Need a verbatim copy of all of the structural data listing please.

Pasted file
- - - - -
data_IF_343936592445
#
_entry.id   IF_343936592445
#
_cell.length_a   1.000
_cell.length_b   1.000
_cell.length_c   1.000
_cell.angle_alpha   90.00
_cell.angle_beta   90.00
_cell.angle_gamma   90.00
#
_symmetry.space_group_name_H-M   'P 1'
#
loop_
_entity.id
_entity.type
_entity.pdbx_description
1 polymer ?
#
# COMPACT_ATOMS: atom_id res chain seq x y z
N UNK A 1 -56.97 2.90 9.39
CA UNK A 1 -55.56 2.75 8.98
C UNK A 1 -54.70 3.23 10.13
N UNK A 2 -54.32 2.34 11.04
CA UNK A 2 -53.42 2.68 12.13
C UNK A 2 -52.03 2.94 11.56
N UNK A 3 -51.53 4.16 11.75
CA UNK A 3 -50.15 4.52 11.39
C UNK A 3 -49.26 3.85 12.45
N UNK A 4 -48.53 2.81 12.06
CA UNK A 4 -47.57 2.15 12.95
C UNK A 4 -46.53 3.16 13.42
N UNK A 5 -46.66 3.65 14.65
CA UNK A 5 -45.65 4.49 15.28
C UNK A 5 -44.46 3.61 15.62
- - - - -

data_IF_343936592445
#
_entry.id   IF_343936592445
#
_cell.length_a   1.000
_cell.length_b   1.000
_cell.length_c   1.000
_cell.angle_alpha   90.00
_cell.angle_beta   90.00
_cell.angle_gamma   90.00
#
_symmetry.space_group_name_H-M   'P 1'
#
loop_
_entity.id
_entity.type
_entity.pdbx_description
1 polymer ?
#
# COMPACT_ATOMS: atom_id res chain seq x y z
N UNK A 1 -56.97 2.90 9.39
CA UNK A 1 -55.56 2.75 8.98
C UNK A 1 -54.70 3.23 10.13
N UNK A 2 -54.32 2.34 11.04
CA UNK A 2 -53.42 2.68 12.13
C UNK A 2 -52.03 2.94 11.56
N UNK A 3 -51.53 4.16 11.75
CA UNK A 3 -50.15 4.52 11.39
C UNK A 3 -49.26 3.85 12.45
N UNK A 4 -48.53 2.81 12.06
CA UNK A 4 -47.57 2.15 12.95
C UNK A 4 -46.53 3.16 13.42
N UNK A 5 -46.66 3.65 14.65
CA UNK A 5 -45.65 4.49 15.28
C UNK A 5 -44.46 3.61 15.62